Sunday, March 24, 2013

SICP 2.63 - 2.65: Sets as binary trees

From SICP section 2.3.3 Example: Representing Sets

So far in this section we've looked at two ways of representing sets. First as unordered lists, then as ordered lists. Now we'll look at how we can represent sets as binary trees, and we'll see what advantages this representation has over ordered lists.

Each node of a tree holds one element of the set, called the "entry" at that node, and a link to each of two other (possibly empty) nodes. The "left" link points to elements smaller than the one at the node, and the "right" link to elements greater than the one at the node. The same set may be represented by a number of different trees. The only requirements for a valid representation is that all elements in the left subtree must be smaller than the node entry and all elements in the right subtree be must be larger than the node entry. Figure 2.16 in the text shows several valid tree representations of the same set of values.

Recall that for an ordered set of n elements, we had to search through (on average) n/2 elements to locate a particular value. We do this by searching through the elements in order. The advantage of a tree representation is that we can cut this effort down to log n if the tree is balanced.

Exercise 2.63 asks us if the following two procedures produce the same results for every tree, and if not how they differ.

(define (tree->list-1 tree)
  (if (null? tree)
      (append (tree->list-1 (left-branch tree))
              (cons (entry tree)
                    (tree->list-1 (right-branch tree))))))
(define (tree->list-2 tree)
  (define (copy-to-list tree result-list)
    (if (null? tree)
        (copy-to-list (left-branch tree)
                      (cons (entry tree)
                            (copy-to-list (right-branch tree)
  (copy-to-list tree '()))

The tree->list-1 procedure checks to see if the tree passed in is null, and if so returns an empty list. If the tree is not null, it creates a list by appending the left branch of the tree, the element at the root node, and the right branch of the tree. Elements of the left and right branches are flattened into lists using recursive calls to tree->list-1. The tree->list-2 procedure defines a helper function copy-to-list that takes the tree and a result-list as arguments. When the tree is null, it returns the result-list that was passed in. The copy-to-list helper function also uses recursive calls to the left and right branches of the tree while building the final result list. These two procedures will produce the same results for every tree.

We're asked to test the two procedures on the trees in figure 2.16.

(define tree1 '(7 (3 (1 () ()) (5 () ())) (9 () (11 () ()))))
(define tree2 '(3 (1 () ()) (7 (5 () ()) (9 () (11 () ())))))
(define tree3 '(5 (3 (1 () ()) ()) (9 (7 () ()) (11 () ()))))

> (tree->list-1 tree1)
'(1 3 5 7 9 11)
> (tree->list-2 tree1)
'(1 3 5 7 9 11)
> (tree->list-1 tree2)
'(1 3 5 7 9 11)
> (tree->list-2 tree2)
'(1 3 5 7 9 11)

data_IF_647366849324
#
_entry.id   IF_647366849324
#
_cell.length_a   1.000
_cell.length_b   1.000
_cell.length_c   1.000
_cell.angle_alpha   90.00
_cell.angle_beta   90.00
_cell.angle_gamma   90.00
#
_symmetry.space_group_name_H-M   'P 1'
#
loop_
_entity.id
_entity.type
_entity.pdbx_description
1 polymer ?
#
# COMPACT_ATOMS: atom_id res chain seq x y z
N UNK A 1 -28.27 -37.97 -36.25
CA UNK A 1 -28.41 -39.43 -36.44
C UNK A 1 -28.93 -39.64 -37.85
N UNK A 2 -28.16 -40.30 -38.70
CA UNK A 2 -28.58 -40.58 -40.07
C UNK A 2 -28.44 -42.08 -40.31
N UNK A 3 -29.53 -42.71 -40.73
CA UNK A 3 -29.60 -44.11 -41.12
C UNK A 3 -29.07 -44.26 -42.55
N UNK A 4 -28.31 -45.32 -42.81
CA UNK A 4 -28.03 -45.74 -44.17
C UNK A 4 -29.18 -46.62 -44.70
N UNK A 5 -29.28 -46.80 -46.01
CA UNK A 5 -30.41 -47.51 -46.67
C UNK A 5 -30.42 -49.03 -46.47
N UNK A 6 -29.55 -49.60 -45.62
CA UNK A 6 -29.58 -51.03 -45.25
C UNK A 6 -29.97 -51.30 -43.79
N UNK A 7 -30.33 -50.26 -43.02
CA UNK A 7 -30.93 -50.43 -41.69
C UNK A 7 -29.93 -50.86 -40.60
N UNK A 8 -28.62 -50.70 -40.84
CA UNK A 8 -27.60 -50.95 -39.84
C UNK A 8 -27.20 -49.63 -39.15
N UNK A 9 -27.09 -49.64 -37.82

> (tree->list-1 tree3)
'(1 3 5 7 9 11)
> (tree->list-2 tree3)
'(1 3 5 7 9 11)

We can see from these results that both procedures return an in-order traversal for every tree.

We're also asked if the two procedures have the same order of growth for a balanced tree, and if not, which one grows more slowly?

We can see from the results above and from inspecting the two procedures that each node of the tree is visited one time by each algorithm. What happens at each of those n steps is subtly different though. The second procedure simply calls cons at each step, which we'll assume is a constant-time operation, so the tree->list-2 procedure has a time complexity of $O(n)$. The first procedure calls append at each step, which we saw in section 2.2.1 has the following definition:

(define (append list1 list2)
  (if (null? list1)
      (cons (car list1) (append (cdr list1) list2))))

From this definition we can see that the order of growth of append is proportional to the first list argument that's passed in. In the case of tree->list-1, the first list argument is the left branch of the tree, which is about half of a node's elements for a balanced tree. This means that for each recursive call, approximately half of the number of nodes will be in the first list argument as in the previous call. Since the number of elements is cut in half on each of the n calls to append, the tree->list-1 procedure has a complexity of $O(n log n)$ for a balanced tree.

Exercise 2.64 introduces the list->tree procedure, which converts an ordered list to a balanced binary tree using the helper procedure partial-tree that takes as arguments an integer n and list of at least n elements and constructs a balanced tree containing the first n elements of the list.

(define (list->tree elements)
  (car (partial-tree elements (length elements))))

(define (partial-tree elts n)
  (if (= n 0)
      (cons '() elts)
      (let ((left-size (quotient (- n 1) 2)))
        (let ((left-result (partial-tree elts left-size)))